A player would by default have 100% glancing blow chance (represented by “10 preparedness”) each hit taken would result in the loss of “1 preparedness” and therefore 10% glancing blow chance. After taking 10 hits they would no longer have a chance to receive a glancing blow. Every (~)2 seconds a player could regenerate one preparedness (irregardless of being hit). In this way the mechanic defends mostly against one off attacks and loses effectiveness with sustained hits from multiple sources.
But wait Geo, wouldn’t this encourage kiting, like health regeneration does?
Health regeneration generally requires a longish time to regenerate (so that spike damage doesn’t become the only way to actually finish the player). By attaching it to damage reduction rather than life, it has the opposite effect of making sustained damage rather than spike damage the better player killer.
In thinking of games with a similar mechanic I think of the recently released “Shadows of Seikro” and their posture mechanic. Obviously they differ, but the main emphasis is on becoming weaker/more vulnerable over sustained engagements. What I envision the gamestyle this would most likely promote is a more position oriented/movement based hit and run style combat where you stop to deal a few attacks and then move on to a better location. You can be presented with the choice of standing in one AoE to deal your attack, knowing that the first hit at least will be buffered somewhat.
What advantages does this offer?
- Reductions of spike damage, players are less likely to have that ever so frustrating one shot life sentence.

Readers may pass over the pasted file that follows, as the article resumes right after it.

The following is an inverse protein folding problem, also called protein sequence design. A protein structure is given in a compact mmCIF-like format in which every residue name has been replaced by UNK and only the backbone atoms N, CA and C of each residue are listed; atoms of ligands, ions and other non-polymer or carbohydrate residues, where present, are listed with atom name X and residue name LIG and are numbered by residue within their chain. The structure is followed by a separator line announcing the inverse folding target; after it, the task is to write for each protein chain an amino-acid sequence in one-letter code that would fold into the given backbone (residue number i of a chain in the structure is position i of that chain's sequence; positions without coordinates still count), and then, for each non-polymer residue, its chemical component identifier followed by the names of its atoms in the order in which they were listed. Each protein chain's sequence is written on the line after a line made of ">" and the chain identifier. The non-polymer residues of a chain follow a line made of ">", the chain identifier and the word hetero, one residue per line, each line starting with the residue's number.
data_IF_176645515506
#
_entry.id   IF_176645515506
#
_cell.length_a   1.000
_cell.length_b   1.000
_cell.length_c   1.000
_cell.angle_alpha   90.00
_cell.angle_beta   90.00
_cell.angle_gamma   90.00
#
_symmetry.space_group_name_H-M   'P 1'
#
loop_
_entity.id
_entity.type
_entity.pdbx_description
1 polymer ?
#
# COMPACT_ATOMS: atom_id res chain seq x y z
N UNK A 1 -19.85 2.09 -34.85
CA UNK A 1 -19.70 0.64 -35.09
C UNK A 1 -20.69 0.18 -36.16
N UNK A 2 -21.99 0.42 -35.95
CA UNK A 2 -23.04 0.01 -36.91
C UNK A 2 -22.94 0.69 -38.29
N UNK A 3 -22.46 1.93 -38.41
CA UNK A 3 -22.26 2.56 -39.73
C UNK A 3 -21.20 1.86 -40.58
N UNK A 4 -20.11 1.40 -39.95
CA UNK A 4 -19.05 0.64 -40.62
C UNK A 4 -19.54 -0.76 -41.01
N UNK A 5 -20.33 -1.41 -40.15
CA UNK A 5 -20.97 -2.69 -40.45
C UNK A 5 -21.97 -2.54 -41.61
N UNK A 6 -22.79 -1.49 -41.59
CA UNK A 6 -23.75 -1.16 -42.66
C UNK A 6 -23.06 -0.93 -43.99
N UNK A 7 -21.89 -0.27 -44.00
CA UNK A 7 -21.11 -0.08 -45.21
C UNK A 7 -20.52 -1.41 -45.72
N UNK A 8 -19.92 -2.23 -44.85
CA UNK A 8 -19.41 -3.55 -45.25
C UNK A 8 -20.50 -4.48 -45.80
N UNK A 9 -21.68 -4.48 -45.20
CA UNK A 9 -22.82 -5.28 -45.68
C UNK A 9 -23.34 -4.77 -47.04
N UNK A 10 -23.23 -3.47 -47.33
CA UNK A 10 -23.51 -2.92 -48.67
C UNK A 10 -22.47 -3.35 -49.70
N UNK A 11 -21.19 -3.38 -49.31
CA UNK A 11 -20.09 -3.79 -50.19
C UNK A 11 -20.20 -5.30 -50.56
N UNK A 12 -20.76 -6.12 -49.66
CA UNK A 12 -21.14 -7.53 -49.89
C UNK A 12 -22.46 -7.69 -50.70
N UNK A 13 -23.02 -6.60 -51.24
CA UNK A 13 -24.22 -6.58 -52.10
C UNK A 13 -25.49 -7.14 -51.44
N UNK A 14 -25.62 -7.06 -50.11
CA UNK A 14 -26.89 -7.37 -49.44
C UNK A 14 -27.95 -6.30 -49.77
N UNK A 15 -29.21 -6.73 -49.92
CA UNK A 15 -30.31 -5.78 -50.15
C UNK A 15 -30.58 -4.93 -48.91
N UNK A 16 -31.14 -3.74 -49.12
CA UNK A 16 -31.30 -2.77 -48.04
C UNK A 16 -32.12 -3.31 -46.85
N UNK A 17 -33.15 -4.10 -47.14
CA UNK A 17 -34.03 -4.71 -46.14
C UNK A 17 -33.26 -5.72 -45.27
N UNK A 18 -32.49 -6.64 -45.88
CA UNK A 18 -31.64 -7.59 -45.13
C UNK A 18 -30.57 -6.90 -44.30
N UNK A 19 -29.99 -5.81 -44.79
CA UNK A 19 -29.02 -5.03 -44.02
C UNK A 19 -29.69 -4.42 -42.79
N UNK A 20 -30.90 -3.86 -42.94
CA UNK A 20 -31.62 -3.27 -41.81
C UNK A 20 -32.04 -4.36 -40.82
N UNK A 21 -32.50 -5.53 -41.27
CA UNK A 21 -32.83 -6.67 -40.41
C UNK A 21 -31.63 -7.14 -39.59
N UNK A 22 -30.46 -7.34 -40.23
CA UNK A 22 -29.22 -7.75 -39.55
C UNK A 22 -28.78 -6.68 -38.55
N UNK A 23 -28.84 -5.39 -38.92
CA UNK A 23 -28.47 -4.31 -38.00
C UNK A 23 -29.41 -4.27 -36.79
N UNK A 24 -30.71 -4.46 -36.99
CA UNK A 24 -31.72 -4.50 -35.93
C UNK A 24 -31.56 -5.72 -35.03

- Smaller mobs are made more threatening in a manner that is acutely obvious to the player (unlike the stun mechanic before)
- Several more options for expanding on the system (see below).
- Players are encouraged to avoid static positions
That’s cool, but how can we build with it?
For Items the base modifier would be % of damage reduced by a glancing blow. It could also include modifiers for % of Spell/Melee damage reduced by a glancing blow.
For Passives here are some ideas:
- Increased preparedness regeneration rate
- Increased damage when at low preparedness (this offers a counter gameplay style in which the player is more focused on absorbing hits to deal more damage)
- More preparedness, each point of preparedness represents less glancing blow chance.
- Potion immediately regenerates preparedness
- Preparedness also subtracts from the base damage of attacks that hit you
- Increased Movement speed at high preparedness
- Increased Movement speed at low preparedness
- Reduced preparedness regeneration, increased effectiveness of glancing blows
- Small random chance to not lose preparedness when hit
- Lose double preparedness on hit, doubles effectiveness of a successful glancing blow
- … and many more to be though of, or slight variations of the above